With all the exhaustion of a middle aged man, my five-year-old son declared that he was struggling to get to sleep. He didn’t know precisely why. He was forlornly resigned to his fate. But it would surely be nice if slumber was an easier bedfellow.
Amen to that brother. I know exactly what you mean.
Leaning over, seizing an opportunity to impart fatherly wisdom, I told him the answer was lists. Try and name every kid in your class and keep count. Name as many TV shows as you can and keep count. Before you are half way through your first list, I assured him, you will be fast asleep.
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The end of a friendship is a bewildering experience. Even talking about it feels taboo.
Perhaps that’s because it’s hard to admit there’s a problem in the first place.
Friends don’t cheat on you, or fight with you like romantic partners, but that doesn’t mean you must stay friends.
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Blindfolded in a room, I could smell her. I could seek her out, smack kisses on both cheeks as is her continental preference, feel the swing of thick red hair, then throw off the blindfold to laugh into eyes as dancingly brown as mine are blue.
My friend. My lovely long-distance friend with whom I’ve traversed nearly half my life in conversation as tangential as it is profound; hair, husbands, miscarriages, mothers, books, babies, crumb-wiping, bum-wiping – all tumbling out down the phone. A lifeline of succour and good sense.
I can’t imagine life without her, or the other half-dozen women who both anchor and buoy my world. Friendship, I’ve learnt, is a love story as sweeping and sustaining as anything you’ll find in a romance novel.
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We were 15. Girls still, as this was another era. Our lives fused through Friday night sleepovers, caravanning holidays and shared tubes of Clearasil.
Saturday morning sport. Afternoons with the blow-dryer. Then off on our bikes in our pastel jeans – no hands, no helmets – squealing through the park as we pedalled to meet the boys.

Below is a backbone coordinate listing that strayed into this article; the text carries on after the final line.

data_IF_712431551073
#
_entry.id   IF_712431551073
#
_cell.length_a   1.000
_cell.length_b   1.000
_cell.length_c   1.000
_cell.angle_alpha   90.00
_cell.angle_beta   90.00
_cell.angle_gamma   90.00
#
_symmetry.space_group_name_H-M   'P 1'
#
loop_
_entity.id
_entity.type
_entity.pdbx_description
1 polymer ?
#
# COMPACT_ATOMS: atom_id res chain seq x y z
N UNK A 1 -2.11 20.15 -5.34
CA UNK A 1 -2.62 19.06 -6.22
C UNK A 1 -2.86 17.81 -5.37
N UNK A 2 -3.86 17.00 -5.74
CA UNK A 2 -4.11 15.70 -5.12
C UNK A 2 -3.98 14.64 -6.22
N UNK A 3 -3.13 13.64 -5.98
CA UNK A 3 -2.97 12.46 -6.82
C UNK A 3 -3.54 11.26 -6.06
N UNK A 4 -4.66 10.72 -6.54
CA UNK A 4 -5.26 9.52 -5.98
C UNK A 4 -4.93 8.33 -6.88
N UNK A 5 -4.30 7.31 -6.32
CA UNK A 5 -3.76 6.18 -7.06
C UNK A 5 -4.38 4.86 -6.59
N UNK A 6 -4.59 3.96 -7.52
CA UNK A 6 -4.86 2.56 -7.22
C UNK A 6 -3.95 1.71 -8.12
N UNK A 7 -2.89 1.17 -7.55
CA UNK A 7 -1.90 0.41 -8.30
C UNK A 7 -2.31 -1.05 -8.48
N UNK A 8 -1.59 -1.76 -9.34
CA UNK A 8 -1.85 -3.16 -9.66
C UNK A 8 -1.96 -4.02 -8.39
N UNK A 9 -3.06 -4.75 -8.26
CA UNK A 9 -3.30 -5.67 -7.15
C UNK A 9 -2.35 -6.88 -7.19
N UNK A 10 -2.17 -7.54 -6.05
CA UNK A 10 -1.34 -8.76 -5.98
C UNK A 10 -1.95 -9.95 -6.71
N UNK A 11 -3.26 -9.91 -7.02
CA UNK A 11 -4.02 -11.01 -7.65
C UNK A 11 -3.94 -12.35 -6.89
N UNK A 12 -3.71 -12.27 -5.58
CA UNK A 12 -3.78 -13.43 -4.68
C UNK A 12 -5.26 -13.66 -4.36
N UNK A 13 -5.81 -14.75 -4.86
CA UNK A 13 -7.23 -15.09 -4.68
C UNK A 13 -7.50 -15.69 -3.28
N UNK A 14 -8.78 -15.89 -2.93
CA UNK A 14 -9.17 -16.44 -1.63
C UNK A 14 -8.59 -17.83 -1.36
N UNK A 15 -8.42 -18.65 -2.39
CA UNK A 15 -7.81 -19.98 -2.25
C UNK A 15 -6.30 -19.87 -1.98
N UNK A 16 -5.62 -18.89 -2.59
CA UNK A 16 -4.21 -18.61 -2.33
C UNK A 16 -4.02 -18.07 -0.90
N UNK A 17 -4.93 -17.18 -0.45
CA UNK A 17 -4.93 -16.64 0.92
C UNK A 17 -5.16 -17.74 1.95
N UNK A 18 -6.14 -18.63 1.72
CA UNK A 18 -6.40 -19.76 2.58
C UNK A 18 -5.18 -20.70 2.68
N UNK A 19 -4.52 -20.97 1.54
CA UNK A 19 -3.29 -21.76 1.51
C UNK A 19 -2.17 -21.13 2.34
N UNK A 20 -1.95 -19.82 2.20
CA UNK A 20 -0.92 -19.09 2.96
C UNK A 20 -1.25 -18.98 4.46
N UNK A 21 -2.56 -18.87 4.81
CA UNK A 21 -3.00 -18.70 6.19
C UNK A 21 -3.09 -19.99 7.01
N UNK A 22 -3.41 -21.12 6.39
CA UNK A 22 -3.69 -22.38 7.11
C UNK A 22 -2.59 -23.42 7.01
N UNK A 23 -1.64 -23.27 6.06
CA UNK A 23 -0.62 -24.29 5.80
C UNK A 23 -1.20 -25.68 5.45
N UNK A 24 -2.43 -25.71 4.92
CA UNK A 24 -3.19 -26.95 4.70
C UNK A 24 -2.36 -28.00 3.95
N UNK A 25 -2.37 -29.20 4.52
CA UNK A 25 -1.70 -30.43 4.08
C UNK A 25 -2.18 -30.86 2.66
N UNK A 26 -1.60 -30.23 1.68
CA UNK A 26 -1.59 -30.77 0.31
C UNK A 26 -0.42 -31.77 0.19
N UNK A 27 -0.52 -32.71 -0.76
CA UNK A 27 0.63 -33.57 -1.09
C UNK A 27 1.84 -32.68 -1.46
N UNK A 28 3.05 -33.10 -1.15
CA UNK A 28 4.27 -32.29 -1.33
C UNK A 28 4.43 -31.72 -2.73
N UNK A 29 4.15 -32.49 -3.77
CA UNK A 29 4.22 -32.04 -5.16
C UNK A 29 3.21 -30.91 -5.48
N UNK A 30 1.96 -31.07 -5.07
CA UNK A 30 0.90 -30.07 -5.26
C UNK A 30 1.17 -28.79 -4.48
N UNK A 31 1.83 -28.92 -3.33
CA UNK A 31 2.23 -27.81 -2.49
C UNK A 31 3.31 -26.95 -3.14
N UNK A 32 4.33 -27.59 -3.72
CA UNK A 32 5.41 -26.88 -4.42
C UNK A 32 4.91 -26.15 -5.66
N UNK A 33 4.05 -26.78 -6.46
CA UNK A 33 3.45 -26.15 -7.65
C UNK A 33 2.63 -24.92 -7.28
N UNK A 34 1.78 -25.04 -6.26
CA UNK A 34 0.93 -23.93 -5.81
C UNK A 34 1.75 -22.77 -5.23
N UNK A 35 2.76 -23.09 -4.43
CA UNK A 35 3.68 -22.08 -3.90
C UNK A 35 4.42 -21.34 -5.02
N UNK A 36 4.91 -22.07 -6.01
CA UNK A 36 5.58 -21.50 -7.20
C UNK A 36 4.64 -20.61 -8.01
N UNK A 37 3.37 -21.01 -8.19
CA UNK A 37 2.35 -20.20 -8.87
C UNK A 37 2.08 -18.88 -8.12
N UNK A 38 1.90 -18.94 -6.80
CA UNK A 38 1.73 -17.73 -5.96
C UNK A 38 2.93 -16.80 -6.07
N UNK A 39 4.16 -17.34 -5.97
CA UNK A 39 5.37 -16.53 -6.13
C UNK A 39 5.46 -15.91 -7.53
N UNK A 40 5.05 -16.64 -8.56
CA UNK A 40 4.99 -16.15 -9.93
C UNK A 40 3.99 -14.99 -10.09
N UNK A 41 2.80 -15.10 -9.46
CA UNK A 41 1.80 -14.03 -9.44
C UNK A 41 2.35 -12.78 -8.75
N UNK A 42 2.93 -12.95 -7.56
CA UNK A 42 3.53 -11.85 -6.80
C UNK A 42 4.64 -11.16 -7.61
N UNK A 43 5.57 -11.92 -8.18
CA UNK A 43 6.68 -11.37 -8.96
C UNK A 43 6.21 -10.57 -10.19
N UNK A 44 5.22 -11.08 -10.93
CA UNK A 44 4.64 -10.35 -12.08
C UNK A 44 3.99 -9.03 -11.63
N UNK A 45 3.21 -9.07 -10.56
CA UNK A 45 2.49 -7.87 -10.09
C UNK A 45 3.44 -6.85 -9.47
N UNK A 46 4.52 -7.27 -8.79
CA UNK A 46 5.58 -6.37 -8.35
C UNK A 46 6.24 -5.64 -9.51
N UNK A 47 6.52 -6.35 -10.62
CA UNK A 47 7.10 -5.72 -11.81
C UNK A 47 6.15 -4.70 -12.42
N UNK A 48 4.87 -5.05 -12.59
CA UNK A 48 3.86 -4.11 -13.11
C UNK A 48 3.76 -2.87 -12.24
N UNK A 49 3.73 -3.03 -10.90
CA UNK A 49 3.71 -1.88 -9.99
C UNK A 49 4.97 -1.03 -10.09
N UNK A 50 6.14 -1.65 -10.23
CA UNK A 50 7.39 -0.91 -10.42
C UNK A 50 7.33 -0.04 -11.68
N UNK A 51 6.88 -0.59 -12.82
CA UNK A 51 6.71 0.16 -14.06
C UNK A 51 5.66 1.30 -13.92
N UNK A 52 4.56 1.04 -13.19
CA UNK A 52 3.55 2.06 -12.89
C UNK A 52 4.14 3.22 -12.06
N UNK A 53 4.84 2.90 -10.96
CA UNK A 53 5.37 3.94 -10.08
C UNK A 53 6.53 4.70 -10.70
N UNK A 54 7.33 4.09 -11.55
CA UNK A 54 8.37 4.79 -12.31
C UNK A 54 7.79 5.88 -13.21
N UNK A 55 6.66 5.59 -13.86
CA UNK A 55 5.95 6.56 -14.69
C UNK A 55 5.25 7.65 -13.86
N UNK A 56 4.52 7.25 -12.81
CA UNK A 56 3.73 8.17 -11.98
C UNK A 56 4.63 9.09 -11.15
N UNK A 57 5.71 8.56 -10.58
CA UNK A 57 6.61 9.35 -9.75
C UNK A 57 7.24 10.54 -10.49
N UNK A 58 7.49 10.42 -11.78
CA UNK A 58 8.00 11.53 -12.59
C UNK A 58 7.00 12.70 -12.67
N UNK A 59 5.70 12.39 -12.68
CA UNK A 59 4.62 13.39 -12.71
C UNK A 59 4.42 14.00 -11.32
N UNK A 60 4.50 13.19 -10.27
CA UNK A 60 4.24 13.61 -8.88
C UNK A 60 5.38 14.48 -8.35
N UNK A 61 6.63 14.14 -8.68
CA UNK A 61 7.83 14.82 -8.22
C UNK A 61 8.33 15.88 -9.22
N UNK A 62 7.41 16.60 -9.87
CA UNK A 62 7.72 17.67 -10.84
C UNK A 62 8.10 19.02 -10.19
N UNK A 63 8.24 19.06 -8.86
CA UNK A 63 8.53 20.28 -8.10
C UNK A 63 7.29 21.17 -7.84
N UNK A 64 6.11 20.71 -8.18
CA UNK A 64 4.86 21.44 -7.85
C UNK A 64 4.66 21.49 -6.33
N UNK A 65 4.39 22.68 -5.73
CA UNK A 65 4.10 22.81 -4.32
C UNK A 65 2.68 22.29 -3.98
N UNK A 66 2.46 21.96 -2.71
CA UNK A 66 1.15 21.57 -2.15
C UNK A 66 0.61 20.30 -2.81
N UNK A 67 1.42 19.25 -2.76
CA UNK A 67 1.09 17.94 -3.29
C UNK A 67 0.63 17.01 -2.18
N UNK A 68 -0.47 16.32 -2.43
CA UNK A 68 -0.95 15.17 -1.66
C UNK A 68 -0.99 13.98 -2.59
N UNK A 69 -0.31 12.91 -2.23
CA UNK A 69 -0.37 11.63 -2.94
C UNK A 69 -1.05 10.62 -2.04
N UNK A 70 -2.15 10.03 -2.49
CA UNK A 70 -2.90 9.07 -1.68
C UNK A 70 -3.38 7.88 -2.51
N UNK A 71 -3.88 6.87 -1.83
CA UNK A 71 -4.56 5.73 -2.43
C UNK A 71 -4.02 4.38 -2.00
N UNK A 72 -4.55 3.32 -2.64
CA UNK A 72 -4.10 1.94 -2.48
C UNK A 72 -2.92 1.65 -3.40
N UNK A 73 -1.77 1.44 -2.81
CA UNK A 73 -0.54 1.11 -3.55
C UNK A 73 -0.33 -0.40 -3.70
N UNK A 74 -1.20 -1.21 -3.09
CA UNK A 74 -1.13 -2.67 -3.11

Discos, where I’d kiss them and M wouldn’t because she was always cooler than me. Dancing to Depeche Mode – “I just can’t get enough, I just can’t get enough”. And we couldn’t. But it all changed that summer of 1982.
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Ten things I hate about gifts: shopping, choosing, wrapping, posting, forgetting, worrying they cost too much or they don’t cost enough, giving (what if they hate it?), receiving (what if I hate it, but have to pretend I don’t?) and – the worst – opening something from someone you love and feeling as if they don’t know you at all.
I should be a terrific gift giver. I see things I’d love all the time. And I’m always stashing recycled ribbons and baubly bits in the hope of having a Martha Stewart moment.
But as the occasions that demand a gift proliferate – Valentine’s, baby showers, divorce parties – I become more Grinch-like or, as my husband puts it, “meaner than a mouse’s turd”. He’s justified: I did give him cutlery once. But, for several years, he gave me cookbooks until, one exhausted Christmas morning, I snapped: “If you want to eat Nigella Lawson’s food, then you should’ve bloody married her.”
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We all know kids can be a handful sometimes, but what happens when your friend’s child is turning into a little terror? Can you say something? ‘Gladys’ writes:
My friend and I had our children at around the same time. We try and get them to play together but her son tends to break things or rip books - invariably these are gifts that my daughter has received from other people - and I have to repair them or get rid of them. In one instance, he broke a maraca and I found it in the bottom of the toy box later that week. I think she put it in there so I wouldn’t find it while she was there.
I realise he’s just a little baby (boy now), but she never urges him to be gentle or to respect other people’s things. First question: Can I tell a young visitor, under the supervision of his mother, to be gentle and not to break things? Second question: am I being silly thinking she should offer to fix or replace the things he breaks?
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Much has been written about Facebook and its apparent devaluing of friendship. If you want to be friends with someone, or are already friends with someone, it does seem strange to go through the mechanised process of requesting and confirming that friendship online.
Especially in such a public setting – even though some people, such as former Adelaide checkout chick Caz Marshall, sacked last week for bagging a fellow shop assistant on Facebook, still clearly struggle to grasp its public nature.
The flipside of course is that Facebook is a great way to share photos, anecdotes, to arrange to hook up, organise a visit, whatever – that is, if you have the wit and the enthusiasm to work out how to use it. I am not in this latter category.
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